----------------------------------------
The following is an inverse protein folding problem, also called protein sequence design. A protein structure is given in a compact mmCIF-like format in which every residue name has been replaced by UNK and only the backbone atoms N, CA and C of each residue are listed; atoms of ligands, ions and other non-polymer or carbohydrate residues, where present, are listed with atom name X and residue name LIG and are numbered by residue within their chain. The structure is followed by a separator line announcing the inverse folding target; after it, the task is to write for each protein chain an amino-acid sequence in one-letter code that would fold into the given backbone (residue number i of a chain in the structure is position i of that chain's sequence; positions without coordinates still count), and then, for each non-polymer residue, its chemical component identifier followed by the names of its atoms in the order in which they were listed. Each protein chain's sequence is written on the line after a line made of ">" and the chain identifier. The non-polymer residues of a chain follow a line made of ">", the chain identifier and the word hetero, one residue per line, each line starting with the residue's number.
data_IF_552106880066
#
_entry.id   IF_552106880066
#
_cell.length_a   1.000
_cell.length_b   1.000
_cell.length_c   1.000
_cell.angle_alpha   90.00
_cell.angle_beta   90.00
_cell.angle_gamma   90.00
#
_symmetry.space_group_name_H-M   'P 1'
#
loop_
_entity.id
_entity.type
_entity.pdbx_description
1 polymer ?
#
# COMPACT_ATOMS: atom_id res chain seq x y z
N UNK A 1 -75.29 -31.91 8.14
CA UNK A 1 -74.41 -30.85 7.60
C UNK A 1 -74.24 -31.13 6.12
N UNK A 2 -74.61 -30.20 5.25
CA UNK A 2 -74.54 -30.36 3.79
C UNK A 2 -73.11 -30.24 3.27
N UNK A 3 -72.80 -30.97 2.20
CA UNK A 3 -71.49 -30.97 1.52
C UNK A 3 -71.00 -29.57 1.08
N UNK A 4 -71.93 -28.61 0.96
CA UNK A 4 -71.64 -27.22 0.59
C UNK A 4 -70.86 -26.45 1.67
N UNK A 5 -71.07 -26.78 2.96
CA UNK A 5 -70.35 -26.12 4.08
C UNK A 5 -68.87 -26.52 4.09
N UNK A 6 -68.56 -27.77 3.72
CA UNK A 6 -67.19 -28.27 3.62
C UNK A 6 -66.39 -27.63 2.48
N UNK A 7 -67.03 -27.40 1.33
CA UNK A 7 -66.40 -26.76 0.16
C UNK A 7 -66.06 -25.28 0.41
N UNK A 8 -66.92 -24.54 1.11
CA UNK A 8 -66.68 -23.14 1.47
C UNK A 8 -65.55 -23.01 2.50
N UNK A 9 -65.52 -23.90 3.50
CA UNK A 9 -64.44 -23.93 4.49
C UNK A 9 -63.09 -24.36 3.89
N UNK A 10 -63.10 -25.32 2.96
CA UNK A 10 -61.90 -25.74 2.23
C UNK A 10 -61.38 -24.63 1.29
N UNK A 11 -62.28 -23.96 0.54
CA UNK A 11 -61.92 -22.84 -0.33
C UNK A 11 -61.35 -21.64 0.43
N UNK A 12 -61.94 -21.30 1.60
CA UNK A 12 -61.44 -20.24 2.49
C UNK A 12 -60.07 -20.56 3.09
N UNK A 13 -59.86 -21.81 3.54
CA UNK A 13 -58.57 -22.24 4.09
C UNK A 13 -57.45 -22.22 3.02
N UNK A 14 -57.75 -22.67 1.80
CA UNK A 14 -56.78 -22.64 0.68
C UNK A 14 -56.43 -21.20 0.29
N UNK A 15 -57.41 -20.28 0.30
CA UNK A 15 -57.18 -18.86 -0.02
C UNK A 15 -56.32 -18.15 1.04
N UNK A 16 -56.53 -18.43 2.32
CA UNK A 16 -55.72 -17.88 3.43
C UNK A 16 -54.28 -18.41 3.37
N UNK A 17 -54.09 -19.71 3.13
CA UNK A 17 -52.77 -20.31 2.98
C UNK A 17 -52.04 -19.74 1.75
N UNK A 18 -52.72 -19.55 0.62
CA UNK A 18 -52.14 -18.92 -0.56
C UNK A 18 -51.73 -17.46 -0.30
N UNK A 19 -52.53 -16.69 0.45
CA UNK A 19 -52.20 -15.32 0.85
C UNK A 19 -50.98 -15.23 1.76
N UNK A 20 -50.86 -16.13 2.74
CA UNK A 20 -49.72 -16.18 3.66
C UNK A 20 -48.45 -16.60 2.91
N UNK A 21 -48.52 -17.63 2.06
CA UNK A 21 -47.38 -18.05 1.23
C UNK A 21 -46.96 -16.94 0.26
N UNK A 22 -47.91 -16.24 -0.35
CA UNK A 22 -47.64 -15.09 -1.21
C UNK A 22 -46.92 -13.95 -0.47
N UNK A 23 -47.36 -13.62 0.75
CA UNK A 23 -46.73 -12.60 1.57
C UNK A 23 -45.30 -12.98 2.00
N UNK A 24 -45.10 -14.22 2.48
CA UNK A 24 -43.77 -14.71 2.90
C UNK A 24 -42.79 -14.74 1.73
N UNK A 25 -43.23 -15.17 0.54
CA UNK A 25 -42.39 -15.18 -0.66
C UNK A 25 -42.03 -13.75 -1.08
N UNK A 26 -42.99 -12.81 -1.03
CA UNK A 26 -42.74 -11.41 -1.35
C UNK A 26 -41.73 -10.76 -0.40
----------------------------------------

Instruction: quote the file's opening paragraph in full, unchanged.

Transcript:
The following is an inverse protein folding problem, also called protein sequence design. A protein structure is given in a compact mmCIF-like format in which every residue name has been replaced by UNK and only the backbone atoms N, CA and C of each residue are listed; atoms of ligands, ions and other non-polymer or carbohydrate residues, where present, are listed with atom name X and residue name LIG and are numbered by residue within their chain. The structure is followed by a separator line announcing the inverse folding target; after it, the task is to write for each protein chain an amino-acid sequence in one-letter code that would fold into the given backbone (residue number i of a chain in the structure is position i of that chain's sequence; positions without coordinates still count), and then, for each non-polymer residue, its chemical component identifier followed by the names of its atoms in the order in which they were listed. Each protein chain's sequence is written on the line after a line made of ">" and the chain identifier. The non-polymer residues of a chain follow a line made of ">", the chain identifier and the word hetero, one residue per line, each line starting with the residue's number.